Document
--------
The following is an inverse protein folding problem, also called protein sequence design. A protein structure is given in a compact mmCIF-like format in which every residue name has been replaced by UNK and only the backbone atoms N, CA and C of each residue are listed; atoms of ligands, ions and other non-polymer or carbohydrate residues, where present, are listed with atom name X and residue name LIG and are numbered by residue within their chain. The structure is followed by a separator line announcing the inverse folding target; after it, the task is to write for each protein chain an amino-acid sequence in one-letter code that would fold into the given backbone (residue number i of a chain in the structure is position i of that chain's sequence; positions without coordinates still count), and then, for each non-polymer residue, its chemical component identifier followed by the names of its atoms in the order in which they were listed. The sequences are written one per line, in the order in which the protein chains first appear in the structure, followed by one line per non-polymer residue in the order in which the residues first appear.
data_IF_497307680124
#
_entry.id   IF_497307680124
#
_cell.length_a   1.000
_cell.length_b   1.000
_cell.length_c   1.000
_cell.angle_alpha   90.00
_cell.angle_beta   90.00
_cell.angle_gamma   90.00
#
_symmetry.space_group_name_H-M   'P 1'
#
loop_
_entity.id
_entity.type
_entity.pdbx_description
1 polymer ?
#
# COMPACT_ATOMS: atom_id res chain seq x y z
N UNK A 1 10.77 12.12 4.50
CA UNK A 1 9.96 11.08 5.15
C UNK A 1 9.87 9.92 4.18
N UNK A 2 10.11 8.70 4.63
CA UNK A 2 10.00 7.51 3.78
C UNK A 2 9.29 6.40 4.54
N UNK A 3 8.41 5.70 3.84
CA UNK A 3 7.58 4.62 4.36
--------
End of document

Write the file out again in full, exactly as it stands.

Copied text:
The following is an inverse protein folding problem, also called protein sequence design. A protein structure is given in a compact mmCIF-like format in which every residue name has been replaced by UNK and only the backbone atoms N, CA and C of each residue are listed; atoms of ligands, ions and other non-polymer or carbohydrate residues, where present, are listed with atom name X and residue name LIG and are numbered by residue within their chain. The structure is followed by a separator line announcing the inverse folding target; after it, the task is to write for each protein chain an amino-acid sequence in one-letter code that would fold into the given backbone (residue number i of a chain in the structure is position i of that chain's sequence; positions without coordinates still count), and then, for each non-polymer residue, its chemical component identifier followed by the names of its atoms in the order in which they were listed. The sequences are written one per line, in the order in which the protein chains first appear in the structure, followed by one line per non-polymer residue in the order in which the residues first appear.
data_IF_497307680124
#
_entry.id   IF_497307680124
#
_cell.length_a   1.000
_cell.length_b   1.000
_cell.length_c   1.000
_cell.angle_alpha   90.00
_cell.angle_beta   90.00
_cell.angle_gamma   90.00
#
_symmetry.space_group_name_H-M   'P 1'
#
loop_
_entity.id
_entity.type
_entity.pdbx_description
1 polymer ?
#
# COMPACT_ATOMS: atom_id res chain seq x y z
N UNK A 1 10.77 12.12 4.50
CA UNK A 1 9.96 11.08 5.15
C UNK A 1 9.87 9.92 4.18
N UNK A 2 10.11 8.70 4.63
CA UNK A 2 10.00 7.51 3.78
C UNK A 2 9.29 6.40 4.54
N UNK A 3 8.41 5.70 3.84
CA UNK A 3 7.58 4.62 4.36